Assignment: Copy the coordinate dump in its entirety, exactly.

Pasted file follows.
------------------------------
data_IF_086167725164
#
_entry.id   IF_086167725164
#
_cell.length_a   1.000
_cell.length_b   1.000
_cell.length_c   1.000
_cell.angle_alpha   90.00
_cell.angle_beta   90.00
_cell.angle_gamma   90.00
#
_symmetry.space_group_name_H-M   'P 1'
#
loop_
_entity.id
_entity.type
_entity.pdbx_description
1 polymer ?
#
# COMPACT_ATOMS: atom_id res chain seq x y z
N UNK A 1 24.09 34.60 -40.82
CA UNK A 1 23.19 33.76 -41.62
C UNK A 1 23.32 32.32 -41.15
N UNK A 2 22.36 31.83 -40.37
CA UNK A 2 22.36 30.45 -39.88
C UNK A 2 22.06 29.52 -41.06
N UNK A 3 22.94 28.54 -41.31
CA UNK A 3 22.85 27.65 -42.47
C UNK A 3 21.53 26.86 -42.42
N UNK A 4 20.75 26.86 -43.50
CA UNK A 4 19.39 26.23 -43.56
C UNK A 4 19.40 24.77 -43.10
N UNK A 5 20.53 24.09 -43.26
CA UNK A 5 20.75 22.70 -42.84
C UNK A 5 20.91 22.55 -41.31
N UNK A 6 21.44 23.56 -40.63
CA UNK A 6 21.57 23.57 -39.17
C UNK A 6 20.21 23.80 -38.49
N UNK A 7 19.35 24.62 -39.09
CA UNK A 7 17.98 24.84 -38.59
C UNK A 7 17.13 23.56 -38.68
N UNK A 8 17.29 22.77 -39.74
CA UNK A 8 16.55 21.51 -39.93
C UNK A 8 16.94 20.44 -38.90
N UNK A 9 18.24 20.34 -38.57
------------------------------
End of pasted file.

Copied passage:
data_IF_086167725164
#
_entry.id   IF_086167725164
#
_cell.length_a   1.000
_cell.length_b   1.000
_cell.length_c   1.000
_cell.angle_alpha   90.00
_cell.angle_beta   90.00
_cell.angle_gamma   90.00
#
_symmetry.space_group_name_H-M   'P 1'
#
loop_
_entity.id
_entity.type
_entity.pdbx_description
1 polymer ?
#
# COMPACT_ATOMS: atom_id res chain seq x y z
N UNK A 1 24.09 34.60 -40.82
CA UNK A 1 23.19 33.76 -41.62
C UNK A 1 23.32 32.32 -41.15
N UNK A 2 22.36 31.83 -40.37
CA UNK A 2 22.36 30.45 -39.88
C UNK A 2 22.06 29.52 -41.06
N UNK A 3 22.94 28.54 -41.31
CA UNK A 3 22.85 27.65 -42.47
C UNK A 3 21.53 26.86 -42.42
N UNK A 4 20.75 26.86 -43.50
CA UNK A 4 19.39 26.23 -43.56
C UNK A 4 19.40 24.77 -43.10
N UNK A 5 20.53 24.09 -43.26
CA UNK A 5 20.75 22.70 -42.84
C UNK A 5 20.91 22.55 -41.31
N UNK A 6 21.44 23.56 -40.63
CA UNK A 6 21.57 23.57 -39.17
C UNK A 6 20.21 23.80 -38.49
N UNK A 7 19.35 24.62 -39.09
CA UNK A 7 17.98 24.84 -38.59
C UNK A 7 17.13 23.56 -38.68
N UNK A 8 17.29 22.77 -39.74
CA UNK A 8 16.55 21.51 -39.93
C UNK A 8 16.94 20.44 -38.90
N UNK A 9 18.24 20.34 -38.57